11 09 by THE NUmbERS 4,000 UAvs are now operating worldwide. 57 countries are involved in the manufacture of Uavs. 270 companies are responsible for more than 960 distinct UAvs. UNITED STATES: 65% of global spend on Uav technology R&d will come from the Us over the next decade. 51% of drones will be bought by the Us. 7,500 commercial small Uavs are expected to be flying in the Us within the next five years. ISRAEL: sells to 49 countries and is the world s second largest Uav producer and largest exporter, with Uav exports rising from $150m in 2008 to $979m in EU: 400 civil drone applications are in development in the eu. AfRIcA: 22% per annum growth is expected in the african border security Uav market over the next five years. ASIA: 27% per annum growth is expected in the asian border security Uav market in the next five years. 13 European manufacturers make up midcas, a consortium established by the european defence agency, developing a roadmap for the integration of Uavs into european airspace. midcas will help set standards for navigation, air traffic control integration and collision avoidance for Uavs. IN THE AIR 54 thales Watchkeeper Uav systems have now been ordered by the British army, making it europe s largest Uav-based battlefield surveillance programme. Watchkeeper is also the first UAV certified to fly in European Civil Airspace. 30,000 flight hours were successfully completed by Uavs in iraq and afghanistan by april out on the open water, Usvs and auvs offer both civil and military applications, including oceanography, offshore drilling, hydrocarbon exploration, harbour and port security, maritime security, antisubmarine warfare and mine warfare.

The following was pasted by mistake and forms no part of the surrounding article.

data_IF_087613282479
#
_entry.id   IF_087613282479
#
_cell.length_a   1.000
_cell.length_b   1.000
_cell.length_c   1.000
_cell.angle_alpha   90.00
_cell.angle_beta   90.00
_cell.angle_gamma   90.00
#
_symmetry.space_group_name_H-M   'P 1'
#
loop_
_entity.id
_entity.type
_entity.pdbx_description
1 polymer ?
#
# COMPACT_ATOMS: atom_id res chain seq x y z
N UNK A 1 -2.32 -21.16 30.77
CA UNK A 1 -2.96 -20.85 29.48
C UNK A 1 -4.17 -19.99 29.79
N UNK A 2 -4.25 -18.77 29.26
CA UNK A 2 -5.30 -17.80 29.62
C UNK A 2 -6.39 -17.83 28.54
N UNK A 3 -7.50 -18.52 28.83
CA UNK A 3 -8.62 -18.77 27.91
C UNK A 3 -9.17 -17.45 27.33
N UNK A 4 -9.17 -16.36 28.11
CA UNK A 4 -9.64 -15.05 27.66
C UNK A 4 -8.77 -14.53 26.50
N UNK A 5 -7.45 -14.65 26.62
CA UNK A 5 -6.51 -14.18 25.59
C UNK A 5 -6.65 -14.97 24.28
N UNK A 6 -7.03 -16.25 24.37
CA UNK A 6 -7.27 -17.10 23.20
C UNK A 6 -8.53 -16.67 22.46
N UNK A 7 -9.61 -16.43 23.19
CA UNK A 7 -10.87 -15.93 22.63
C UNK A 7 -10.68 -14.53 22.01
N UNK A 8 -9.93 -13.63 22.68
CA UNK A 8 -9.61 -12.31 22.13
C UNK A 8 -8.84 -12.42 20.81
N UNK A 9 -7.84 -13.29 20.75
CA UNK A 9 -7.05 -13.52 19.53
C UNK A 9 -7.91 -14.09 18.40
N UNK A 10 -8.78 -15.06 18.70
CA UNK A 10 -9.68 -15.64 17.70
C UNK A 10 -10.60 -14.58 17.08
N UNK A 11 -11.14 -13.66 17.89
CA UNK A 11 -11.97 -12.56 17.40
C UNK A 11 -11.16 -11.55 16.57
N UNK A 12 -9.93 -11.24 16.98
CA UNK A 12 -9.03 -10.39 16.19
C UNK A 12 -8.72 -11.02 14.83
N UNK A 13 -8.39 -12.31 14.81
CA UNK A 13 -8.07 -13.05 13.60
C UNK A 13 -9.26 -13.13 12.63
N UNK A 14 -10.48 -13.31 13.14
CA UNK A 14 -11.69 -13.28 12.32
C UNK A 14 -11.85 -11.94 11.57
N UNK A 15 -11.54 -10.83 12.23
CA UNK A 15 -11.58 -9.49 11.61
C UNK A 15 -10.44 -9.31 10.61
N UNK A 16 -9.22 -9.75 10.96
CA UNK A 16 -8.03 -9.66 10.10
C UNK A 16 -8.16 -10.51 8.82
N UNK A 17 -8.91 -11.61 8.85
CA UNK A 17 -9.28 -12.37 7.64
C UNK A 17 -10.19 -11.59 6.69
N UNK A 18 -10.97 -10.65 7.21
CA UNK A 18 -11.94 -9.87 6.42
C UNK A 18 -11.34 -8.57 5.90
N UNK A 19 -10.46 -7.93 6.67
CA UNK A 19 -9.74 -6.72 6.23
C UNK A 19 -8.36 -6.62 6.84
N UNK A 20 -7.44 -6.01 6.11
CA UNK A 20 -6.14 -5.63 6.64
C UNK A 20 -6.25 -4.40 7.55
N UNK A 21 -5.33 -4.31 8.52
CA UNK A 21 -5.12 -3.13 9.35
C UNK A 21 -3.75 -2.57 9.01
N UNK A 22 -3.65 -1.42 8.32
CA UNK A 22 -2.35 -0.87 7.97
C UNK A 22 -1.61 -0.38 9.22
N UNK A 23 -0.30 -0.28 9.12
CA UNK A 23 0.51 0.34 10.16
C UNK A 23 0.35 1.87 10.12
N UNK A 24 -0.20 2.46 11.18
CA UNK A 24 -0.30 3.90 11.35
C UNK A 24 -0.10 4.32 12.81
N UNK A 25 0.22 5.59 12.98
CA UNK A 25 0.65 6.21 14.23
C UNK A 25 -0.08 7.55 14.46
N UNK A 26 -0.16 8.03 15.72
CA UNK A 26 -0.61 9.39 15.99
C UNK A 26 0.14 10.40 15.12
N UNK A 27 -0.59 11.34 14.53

12 10 INNOVATIONS: BIg ANAlyTICS Big analytics: unlocking data's value From transport and law enforcement to insurance to healthcare, big data now touches just about everything. But big data per se is nothing without analytics in place to make sense of it all. In Brief 1 Big data may be the story that captured everyone s imagination, but big analytics offer real opportunities. 2 Analysis of the vast quantities of data currently in circulation will transform industries in still unknown ways. The right 3 tools are needed to break through the noise and determine the underlying connections and relationships these could prove invaluable. John Coutts The European Commission is committed to developing the big data economy. The commission s Directorate General for Communications, Networks, Content and Technology DG CONNECT sees intelligent information management and big data as vital to increasing European competitiveness. There is a huge opportunity here, said Neelie Kroes, vice-president of the European Commission responsible for the Digital Agenda for Europe, speaking at the 2013 Big Data Conference in Brussels. Data can revolutionise how we make decisions and it can costeffectively fix many problems, optimising production, managing healthcare or managing resources in general. And it s not just industry hype: according to market analysts IDC, the big data sector is predicted to be worth more than US$32bn in 2017 with annual growth of 27 per cent. The torrent of information produced by just about every human and machine activity on the planet, from Tweets to CCTV, satellites and traffic sensors, represents incredible potential. This vast amount of data could provide insights that could never be gleaned from smaller samples without a pre-knowledge of the population in this context, no exhaustive handling of the full data set is mandatory. Those insights should also be more reliable: instead of pushing data to fit a hypothesis ( hypothesis driven mode ), the data itself should tell the story ( data driven mode ). But handling big data presents big challenges. First, even if a large part of data repositories is still concerned with structured data, it is true that collected and stored data are increasingly unstructured, so conventional methods of analysis cannot be easily used. Second, there s a lot of it. Nobody knows exactly how much, but it s estimated that 90 per cent of the data now in existence has been generated over the last two years. Velocity also presents problems a significant amount of big data is generated in real time and in many cases, there s too much to store. Then there s